At a Glance: A tree with a large, often multi-stemmed trunk and a loose, broad crown of large leaves.
|Sun/Shade Tolerance||Hydrology||Elevation Range||
(data not available)
Wetland Indicator Status:
FACU (facultative upland)
Found mostly west of the Cascades below 300 meters (Kruckeberg).
well drained soils
nutrient rich soils
nutrient poor soils
Aquatic and Wetland:
Ponds or lakes
Swales or wet ditches
Seasonally inundated areas
Marshes or swamps
Aquatic bed wetlands
Seeps, springsShorelines and Riparian:
Streams or rivers
Stream or river banks
In or near saltwater
Coastal dunes or beachesRocky or Gravelly Areas:
Slide areasSub-alpine and Alpine:
Forests and Thickets:
Forests and woods
Old growth forests
Forest edges, openings, or clearings
ThicketsMeadows and Fields:
Pastures or fields
Meadows or grassy areas
Mossy areasDisturbed Areas:
Nectar for hummingbirds
Nectar for butterflies
Host for insect larvae
Thickets and shelter
Thorny or protective cover
Birds: The rotting limbs provide a food source for insect-eating birds such as grouse, grosbeaks, kinglets, siskins, vireos, warblers, sapsuckers, woodpeckers, nuthatches, song sparrows, finches, and quail. Fallen limbs of Acer macrophyllum provide habitat for cavity-nesting birds.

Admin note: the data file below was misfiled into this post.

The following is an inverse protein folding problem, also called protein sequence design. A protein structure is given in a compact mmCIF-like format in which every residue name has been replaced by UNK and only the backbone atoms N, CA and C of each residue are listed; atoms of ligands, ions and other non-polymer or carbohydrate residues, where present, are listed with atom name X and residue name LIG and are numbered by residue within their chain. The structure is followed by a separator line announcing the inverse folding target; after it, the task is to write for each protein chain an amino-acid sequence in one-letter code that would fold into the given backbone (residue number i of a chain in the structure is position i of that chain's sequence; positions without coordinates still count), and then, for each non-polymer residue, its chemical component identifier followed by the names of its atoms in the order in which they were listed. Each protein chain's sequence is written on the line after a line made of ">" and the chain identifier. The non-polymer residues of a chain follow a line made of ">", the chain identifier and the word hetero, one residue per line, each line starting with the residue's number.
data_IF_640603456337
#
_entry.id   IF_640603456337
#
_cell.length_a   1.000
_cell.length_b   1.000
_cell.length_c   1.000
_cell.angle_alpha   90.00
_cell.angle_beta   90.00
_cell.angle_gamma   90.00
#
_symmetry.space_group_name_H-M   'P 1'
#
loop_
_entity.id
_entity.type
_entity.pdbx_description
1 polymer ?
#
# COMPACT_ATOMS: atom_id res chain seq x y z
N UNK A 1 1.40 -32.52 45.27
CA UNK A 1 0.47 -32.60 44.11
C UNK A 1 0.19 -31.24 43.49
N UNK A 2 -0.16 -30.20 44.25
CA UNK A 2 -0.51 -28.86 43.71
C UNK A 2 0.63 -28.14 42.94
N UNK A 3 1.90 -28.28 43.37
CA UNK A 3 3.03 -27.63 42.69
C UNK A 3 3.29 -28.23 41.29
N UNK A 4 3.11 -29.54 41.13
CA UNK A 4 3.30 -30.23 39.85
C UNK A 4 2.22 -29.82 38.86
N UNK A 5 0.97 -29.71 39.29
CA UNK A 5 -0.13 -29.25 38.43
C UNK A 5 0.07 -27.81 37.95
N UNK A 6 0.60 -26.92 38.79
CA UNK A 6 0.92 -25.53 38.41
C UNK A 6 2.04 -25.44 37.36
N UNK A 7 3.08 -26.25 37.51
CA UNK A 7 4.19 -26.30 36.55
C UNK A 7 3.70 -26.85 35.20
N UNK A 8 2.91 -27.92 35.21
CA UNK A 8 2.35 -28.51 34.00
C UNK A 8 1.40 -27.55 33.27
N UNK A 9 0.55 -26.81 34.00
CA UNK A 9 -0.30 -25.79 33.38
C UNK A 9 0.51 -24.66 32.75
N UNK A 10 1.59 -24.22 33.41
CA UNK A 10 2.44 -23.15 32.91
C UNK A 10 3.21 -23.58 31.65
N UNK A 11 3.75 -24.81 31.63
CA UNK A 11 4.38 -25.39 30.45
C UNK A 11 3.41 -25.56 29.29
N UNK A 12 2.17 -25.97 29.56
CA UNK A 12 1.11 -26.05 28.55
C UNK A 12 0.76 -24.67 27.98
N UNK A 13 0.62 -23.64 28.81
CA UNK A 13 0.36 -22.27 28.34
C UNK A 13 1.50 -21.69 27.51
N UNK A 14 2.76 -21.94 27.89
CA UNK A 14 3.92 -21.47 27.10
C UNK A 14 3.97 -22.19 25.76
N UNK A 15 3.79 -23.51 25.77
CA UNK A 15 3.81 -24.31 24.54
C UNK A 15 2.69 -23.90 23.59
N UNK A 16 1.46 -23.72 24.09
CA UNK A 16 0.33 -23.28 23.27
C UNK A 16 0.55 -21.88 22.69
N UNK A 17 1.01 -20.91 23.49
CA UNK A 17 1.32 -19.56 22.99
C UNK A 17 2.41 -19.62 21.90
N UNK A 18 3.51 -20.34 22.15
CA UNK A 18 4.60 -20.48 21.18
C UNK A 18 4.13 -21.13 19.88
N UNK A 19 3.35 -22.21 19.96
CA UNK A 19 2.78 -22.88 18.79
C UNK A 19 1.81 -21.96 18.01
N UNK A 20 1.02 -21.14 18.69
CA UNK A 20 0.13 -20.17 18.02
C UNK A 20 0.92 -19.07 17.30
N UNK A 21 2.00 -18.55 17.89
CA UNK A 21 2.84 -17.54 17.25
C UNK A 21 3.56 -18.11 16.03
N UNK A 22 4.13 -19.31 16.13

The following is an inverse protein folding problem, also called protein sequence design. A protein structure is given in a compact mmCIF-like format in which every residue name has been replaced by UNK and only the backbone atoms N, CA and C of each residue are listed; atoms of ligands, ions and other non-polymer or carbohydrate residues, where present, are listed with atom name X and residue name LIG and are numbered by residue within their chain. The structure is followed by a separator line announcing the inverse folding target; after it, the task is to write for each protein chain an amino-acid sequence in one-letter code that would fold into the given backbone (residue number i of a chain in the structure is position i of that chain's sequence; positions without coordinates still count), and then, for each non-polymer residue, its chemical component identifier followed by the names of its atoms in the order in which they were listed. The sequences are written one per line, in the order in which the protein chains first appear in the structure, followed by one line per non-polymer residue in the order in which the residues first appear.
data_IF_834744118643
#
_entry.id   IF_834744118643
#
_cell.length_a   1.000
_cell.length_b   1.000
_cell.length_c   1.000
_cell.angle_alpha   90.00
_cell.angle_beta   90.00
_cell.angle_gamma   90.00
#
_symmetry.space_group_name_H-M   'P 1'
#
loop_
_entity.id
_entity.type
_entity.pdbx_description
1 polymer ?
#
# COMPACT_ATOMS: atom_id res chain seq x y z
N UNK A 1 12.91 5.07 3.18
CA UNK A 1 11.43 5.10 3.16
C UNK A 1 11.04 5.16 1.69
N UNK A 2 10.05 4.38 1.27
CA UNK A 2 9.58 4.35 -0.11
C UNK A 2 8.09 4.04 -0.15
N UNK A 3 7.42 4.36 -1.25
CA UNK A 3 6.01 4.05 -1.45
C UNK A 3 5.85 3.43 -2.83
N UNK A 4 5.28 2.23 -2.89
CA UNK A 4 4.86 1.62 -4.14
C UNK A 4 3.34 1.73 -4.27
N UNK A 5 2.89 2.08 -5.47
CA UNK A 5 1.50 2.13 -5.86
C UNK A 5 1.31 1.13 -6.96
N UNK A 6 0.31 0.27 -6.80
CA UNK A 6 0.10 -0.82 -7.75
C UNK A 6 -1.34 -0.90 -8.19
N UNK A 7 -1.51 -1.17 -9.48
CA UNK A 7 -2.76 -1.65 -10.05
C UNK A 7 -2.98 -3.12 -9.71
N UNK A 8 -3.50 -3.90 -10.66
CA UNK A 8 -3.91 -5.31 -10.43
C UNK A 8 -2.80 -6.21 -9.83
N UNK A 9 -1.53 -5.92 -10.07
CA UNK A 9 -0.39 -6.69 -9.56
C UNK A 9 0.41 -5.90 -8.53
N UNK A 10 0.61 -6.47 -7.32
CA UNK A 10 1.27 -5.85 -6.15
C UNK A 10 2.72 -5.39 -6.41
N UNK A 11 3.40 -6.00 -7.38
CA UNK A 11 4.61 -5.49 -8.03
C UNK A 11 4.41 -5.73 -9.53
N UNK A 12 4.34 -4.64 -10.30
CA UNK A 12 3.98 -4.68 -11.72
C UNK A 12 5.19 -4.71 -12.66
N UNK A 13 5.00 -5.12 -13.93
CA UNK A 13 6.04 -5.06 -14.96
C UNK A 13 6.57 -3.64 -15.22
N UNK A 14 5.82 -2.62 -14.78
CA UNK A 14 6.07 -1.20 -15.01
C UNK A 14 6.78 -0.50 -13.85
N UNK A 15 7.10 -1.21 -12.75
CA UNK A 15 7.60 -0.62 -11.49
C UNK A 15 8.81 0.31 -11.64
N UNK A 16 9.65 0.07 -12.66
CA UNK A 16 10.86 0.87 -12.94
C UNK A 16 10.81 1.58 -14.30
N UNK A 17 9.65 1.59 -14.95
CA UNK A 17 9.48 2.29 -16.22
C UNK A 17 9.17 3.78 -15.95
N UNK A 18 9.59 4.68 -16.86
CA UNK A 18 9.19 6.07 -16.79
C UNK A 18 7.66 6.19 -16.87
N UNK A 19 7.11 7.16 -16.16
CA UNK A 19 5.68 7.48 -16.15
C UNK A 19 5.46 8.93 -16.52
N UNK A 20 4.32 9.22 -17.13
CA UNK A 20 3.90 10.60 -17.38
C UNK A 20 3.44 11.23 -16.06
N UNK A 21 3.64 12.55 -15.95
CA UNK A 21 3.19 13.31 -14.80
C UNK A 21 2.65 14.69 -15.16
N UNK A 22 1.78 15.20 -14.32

Insects: Acer macrophyllum is a good nectar source for swallowtail butterfly larvae and bees. Fallen limbs of Acer Macrophyllum are quick to rot thereby attracting numerous insects.
Mammals: Deer, muskrats, and beaver eat the wood and twigs.
|Ethnobotanical Uses and Other Facts||(data not available)|
- Brockman, F.C. 1968. A Guide to Field Identification: Trees of North America. Western Publishing Company. Page .
- Cooke, S.S. A Field Guide to the Common Wetland Plants of Western Washington and Northwetern Oregon. Seattle Audubon Society and Washington Native Plant Society. Page 1.
- Jacobson A.L. 2001. Wild Plants of Greater Seattle. Published by author. Page 88.
- Link, R. 1999. Landscaping for Wildlife in the Pacific Northwest. University of Washington Press. Page 245.
- Lyons, C., W. Merilees. Trees and Shrubs to Know in Washington and British Columbia. Lone Pine Publishing. Page 93.
- Pojar, J., A. Mackinnon. 1994. Plants of the Pacific Northwest Coast. Lone Pine Publishing. Page 45.
- Turner, N.AJ. 1975. Food Plants of British Columbia Indians: part 1, Coastal Peoples. British Columbia Provincial Museum. Page 130.
The landscaping and restoration information provided on this page is taken from the Starflower Foundation Image Herbarium. All photographs © Starflower Foundation unless otherwise noted.